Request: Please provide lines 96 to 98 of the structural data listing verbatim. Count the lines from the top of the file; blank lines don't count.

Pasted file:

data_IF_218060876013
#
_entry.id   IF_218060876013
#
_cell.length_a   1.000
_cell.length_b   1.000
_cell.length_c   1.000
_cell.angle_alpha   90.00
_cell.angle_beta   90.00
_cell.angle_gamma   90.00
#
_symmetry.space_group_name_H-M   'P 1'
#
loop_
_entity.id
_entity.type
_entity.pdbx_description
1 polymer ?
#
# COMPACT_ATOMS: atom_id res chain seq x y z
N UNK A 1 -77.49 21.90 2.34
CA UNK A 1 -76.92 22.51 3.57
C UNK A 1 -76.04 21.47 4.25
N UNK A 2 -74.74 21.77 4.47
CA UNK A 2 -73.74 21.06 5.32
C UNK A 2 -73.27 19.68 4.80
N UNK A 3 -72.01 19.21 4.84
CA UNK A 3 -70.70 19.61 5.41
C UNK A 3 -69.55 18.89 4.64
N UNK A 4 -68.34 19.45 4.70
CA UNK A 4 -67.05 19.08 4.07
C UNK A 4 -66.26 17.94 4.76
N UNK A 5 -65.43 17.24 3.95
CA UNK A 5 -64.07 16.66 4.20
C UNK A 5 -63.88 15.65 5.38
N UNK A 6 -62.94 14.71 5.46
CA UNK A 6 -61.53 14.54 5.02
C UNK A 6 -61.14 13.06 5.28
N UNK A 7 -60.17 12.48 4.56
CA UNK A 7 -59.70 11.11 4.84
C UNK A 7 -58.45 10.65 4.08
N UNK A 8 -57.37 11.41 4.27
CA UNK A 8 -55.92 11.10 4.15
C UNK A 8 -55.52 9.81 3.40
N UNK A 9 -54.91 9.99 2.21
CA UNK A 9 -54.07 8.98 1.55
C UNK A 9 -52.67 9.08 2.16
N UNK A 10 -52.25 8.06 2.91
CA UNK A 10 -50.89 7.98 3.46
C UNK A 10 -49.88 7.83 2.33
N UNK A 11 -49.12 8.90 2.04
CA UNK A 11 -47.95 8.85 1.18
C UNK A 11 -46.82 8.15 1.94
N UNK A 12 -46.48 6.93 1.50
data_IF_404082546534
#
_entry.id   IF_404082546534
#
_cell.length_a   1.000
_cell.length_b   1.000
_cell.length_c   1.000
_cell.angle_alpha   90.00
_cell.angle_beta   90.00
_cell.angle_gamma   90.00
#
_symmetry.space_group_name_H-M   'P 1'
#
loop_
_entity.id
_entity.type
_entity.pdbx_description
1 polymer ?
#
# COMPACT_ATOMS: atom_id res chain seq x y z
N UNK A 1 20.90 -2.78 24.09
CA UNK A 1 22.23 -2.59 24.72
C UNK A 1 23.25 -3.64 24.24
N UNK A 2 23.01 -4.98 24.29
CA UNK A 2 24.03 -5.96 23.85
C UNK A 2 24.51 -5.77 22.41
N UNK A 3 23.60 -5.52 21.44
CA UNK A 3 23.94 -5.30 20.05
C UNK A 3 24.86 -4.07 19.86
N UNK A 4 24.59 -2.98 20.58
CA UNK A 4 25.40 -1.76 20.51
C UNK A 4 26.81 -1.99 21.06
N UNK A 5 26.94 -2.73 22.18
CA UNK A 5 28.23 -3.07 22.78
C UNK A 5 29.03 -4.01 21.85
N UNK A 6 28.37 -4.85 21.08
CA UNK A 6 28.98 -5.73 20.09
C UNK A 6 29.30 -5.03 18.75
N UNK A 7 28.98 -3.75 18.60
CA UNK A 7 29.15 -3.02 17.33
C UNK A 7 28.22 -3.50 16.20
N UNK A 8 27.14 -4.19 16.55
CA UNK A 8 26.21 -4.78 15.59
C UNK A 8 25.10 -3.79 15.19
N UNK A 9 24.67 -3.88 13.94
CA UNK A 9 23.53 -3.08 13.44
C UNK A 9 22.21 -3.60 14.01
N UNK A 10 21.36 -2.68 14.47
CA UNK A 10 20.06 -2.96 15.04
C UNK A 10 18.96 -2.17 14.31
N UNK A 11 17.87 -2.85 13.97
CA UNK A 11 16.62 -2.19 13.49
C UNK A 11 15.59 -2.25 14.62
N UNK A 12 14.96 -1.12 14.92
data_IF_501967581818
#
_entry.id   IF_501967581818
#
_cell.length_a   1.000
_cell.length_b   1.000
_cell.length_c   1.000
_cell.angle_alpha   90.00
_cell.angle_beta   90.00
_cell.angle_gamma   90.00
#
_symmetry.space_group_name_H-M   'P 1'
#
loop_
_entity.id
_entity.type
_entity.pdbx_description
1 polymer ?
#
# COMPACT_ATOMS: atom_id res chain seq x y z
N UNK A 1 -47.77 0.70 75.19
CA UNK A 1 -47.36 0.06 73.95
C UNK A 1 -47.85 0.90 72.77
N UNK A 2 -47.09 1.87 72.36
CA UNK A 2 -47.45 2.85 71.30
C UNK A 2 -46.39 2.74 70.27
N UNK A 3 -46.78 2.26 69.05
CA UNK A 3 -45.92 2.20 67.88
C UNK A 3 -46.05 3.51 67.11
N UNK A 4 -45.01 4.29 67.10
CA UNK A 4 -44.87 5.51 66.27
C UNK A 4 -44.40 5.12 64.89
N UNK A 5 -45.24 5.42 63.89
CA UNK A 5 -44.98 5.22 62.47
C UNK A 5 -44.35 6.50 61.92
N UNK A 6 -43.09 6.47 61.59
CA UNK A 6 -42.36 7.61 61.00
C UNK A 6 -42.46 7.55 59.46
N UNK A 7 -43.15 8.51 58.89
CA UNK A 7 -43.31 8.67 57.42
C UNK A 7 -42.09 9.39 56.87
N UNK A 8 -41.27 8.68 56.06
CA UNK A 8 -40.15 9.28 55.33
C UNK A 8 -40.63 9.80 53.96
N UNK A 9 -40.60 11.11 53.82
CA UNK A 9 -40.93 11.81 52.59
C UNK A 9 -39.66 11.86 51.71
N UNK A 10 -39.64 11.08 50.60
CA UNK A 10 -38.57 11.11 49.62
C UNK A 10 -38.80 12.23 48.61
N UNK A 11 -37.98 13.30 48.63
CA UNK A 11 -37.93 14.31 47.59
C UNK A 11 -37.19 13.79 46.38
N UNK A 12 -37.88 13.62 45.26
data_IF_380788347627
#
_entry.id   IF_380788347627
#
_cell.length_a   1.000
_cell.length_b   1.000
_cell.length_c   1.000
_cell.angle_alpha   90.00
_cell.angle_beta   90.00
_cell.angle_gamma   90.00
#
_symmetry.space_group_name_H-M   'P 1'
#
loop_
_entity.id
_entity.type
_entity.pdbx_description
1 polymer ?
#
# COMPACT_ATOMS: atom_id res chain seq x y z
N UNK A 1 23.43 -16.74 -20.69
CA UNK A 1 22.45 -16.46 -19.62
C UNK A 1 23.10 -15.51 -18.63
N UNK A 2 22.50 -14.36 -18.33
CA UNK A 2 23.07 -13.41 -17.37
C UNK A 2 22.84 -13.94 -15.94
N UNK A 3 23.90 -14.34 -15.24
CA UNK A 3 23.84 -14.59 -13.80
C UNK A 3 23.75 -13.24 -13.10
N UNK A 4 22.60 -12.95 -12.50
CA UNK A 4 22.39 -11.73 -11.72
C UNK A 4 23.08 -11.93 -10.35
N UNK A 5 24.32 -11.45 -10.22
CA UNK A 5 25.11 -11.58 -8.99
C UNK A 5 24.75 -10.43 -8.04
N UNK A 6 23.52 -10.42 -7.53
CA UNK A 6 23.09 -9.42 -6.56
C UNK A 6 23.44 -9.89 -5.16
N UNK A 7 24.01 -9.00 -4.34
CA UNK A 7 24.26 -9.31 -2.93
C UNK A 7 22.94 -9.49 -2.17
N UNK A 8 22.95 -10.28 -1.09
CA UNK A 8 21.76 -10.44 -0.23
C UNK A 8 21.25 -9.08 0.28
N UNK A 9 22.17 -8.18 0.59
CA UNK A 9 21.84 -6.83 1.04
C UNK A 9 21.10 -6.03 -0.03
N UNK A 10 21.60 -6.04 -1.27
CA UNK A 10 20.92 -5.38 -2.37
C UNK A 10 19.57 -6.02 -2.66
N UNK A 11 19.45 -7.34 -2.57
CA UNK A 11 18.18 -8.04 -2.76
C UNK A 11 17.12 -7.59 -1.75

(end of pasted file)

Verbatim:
N UNK A 8 27.14 -4.19 16.55
CA UNK A 8 26.21 -4.78 15.59
C UNK A 8 25.10 -3.79 15.19